Thursday, October 3, 2013

A Lesson Learned from Punky

My beautiful, smart, talented Punky is playing her first lead role, as Scout, in a theatre production of 'To Kill a Mockingbird.'  This is the biggest thing that has happened to her in her short 12 years on this planet.  I'm more excited for this than I ever was for my own performances in high school.  The rehearsal schedule is intense and will only get more so as we inch closer and closer to Opening Night.  The theatre, which is a well respected one that has turned out a few current stars of today, is a 40 minute drive for us.  Rehearsals are every night of the week beginning at 7:30 and ending anywhere from 9:30 to 11pm.  All in all, it makes for a long night for us leaving the house at 6:45 and not returning until 11:30pm.  

Of course we've adjusted our school schedule to accommodate for the rehearsals and soon, the run of the show.  Punky will give 9 performances as Scout.  For those 9 performances she has worked hard to learn all her lines (and there are a lot), know her cues, and develop facial expression and body language for each scene.  She's learning about active listening, being in the moment, and developing a character.  She's also having to learn how to do physical/stunt work as the scene toward the end has her being attacked and in running away from her attacker she trips and falls.  She has to trip and fall 9 times in total during the run of the show and countless other times during rehearsals.  She's already learned to not land on her hands, as she did the first try, and she has the sore wrist to remind her.  She's learned all this without me.  She's learned all this on her own through either the guidance and direction of her fellow cast mates and director or through her own intuition, inherent skill, and talent in acting.

During this time Punky is learning fractions in her math course - adding and subtracting them, multiplying and dividing them, reducing them, finding common denominators, improper fractions and mixed numbers, etc.  For Grammar she has finished her prepositions study and is now on verbs and every thing you can imagine one is to learn about them:  phrases, regular verbs, irregular verbs, direct objects, linking verbs, predicate nominatives and adjectives, etc.  Punky is allowed to choose her reading material each week and do a report.  She developed an interest in slavery, a topic she has previously avoided out of distaste.  It is the story of 'To Kill a Mockingbird' that has sparked her interest in race relations in our country going back to slavery and on through to Civil Right and today's climate.  Currently she is studying the Underground Railroad, Harriet Tubman, Frederick Douglas, and others.  Thanks to her being cast as Scout she's opened herself up to issues that she previously found too difficult to think about or deal with.  By being in the production she is learning, in a deep, personal way, the lessons of the story:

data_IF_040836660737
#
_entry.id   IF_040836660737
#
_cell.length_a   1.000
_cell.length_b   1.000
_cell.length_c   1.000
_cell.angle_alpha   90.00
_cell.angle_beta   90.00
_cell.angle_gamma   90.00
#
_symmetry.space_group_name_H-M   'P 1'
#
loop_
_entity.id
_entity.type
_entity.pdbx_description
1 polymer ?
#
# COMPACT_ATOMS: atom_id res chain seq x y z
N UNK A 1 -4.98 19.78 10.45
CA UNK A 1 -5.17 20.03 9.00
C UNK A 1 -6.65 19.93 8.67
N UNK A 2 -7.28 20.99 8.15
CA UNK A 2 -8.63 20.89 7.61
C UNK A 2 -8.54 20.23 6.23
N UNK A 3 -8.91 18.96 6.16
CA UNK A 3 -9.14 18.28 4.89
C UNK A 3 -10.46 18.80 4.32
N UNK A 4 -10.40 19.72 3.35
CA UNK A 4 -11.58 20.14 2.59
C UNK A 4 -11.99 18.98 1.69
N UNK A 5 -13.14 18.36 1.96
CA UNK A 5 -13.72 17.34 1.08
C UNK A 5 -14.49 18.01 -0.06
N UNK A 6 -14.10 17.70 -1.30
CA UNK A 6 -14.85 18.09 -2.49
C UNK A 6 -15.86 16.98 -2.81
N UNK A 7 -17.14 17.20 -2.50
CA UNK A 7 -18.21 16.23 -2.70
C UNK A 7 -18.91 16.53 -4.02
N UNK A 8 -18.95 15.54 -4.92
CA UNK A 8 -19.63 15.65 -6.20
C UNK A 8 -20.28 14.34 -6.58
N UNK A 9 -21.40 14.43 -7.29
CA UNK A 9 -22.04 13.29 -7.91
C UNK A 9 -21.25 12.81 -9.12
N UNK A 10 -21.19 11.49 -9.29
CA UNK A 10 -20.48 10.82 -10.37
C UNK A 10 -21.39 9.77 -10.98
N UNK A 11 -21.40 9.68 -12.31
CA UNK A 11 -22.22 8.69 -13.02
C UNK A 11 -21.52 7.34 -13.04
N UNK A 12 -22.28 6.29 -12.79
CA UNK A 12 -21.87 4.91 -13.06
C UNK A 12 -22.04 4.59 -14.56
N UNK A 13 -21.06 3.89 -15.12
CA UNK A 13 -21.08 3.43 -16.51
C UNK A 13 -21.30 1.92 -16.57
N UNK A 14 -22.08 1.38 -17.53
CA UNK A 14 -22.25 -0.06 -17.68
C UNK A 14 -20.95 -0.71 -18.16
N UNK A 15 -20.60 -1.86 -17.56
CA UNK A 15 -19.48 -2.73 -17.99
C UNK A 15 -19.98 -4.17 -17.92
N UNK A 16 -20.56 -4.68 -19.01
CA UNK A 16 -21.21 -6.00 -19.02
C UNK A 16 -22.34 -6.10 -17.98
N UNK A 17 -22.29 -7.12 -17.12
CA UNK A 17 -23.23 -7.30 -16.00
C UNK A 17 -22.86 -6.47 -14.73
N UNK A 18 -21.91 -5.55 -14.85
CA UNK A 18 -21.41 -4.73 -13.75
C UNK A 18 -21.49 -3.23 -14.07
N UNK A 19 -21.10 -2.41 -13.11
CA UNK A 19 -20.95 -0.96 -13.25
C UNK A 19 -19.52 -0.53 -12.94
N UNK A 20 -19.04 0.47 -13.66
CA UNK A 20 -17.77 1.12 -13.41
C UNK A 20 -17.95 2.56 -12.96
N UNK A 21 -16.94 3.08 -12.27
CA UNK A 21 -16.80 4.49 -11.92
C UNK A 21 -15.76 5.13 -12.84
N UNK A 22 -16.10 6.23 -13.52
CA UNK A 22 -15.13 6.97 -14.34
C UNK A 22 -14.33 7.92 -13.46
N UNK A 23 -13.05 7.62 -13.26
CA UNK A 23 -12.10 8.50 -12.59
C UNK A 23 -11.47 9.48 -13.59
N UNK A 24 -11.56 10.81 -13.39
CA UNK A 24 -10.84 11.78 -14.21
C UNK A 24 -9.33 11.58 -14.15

Respect Others -

"Company gets treated politely no matter who they are" (Calpurnia)

Be Open Minded -

"You never really understand a person until you consider things from his point of view... until you climb into his skin and walk around in it." (Atticus)

Protect the Innocent - 

"The one thing that doesn't abide by majority rule is a person's conscience."  (Atticus)

Everyone is Equal -

I think there's just one kind of folks. Folks.” (Scout)

Take a Stand and Do the Right Thing -

When I sit back and reflect on all that she is doing at this time, and how well she is accomplishing it all, I'm reminded once again of what a remarkable young woman she is.  Watching Punky during this process, paying attention to the personal, intellectual, and even physical growth that is occurring during this time I am reminded, once again, of a few important lessons.

Children will face any challenge they need to in order to accomplish a goal they desire to achieve.

Children will complete necessary tasks, in their own way, to accomplish a goal they desire to achieve.

Children will learn whatever is necessary to accomplish a goal they desire to achieve.

Children will excel at their goal when their goal is of their own making, fueled by their own interests and desires.

Punky amazes me by the amount of responsibility, dedication, and maturity she demonstrates every night at the theatre.  She needs no prodding from me at all to learn her lines, know her cues, remember her schedule, develop her character, and honor her commitment to the part of Scout.  It is in these moments that I see, very clearly, the woman she will become.  A woman with a strong work ethic, respect for others, a generous spirit, and a self motivated doer!  I feel blessed to witness this in her at such a young age.  I know she is blessed to have found her passion at such a young age.  Witnessing all this teaches me, yet again, that no matter how she may struggle with math or reading, she is fully capable of setting goals for herself, doing the work, and accomplishing what she sets out to accomplish.  That is a lesson I'm more than happy to learn.

~Mari B.

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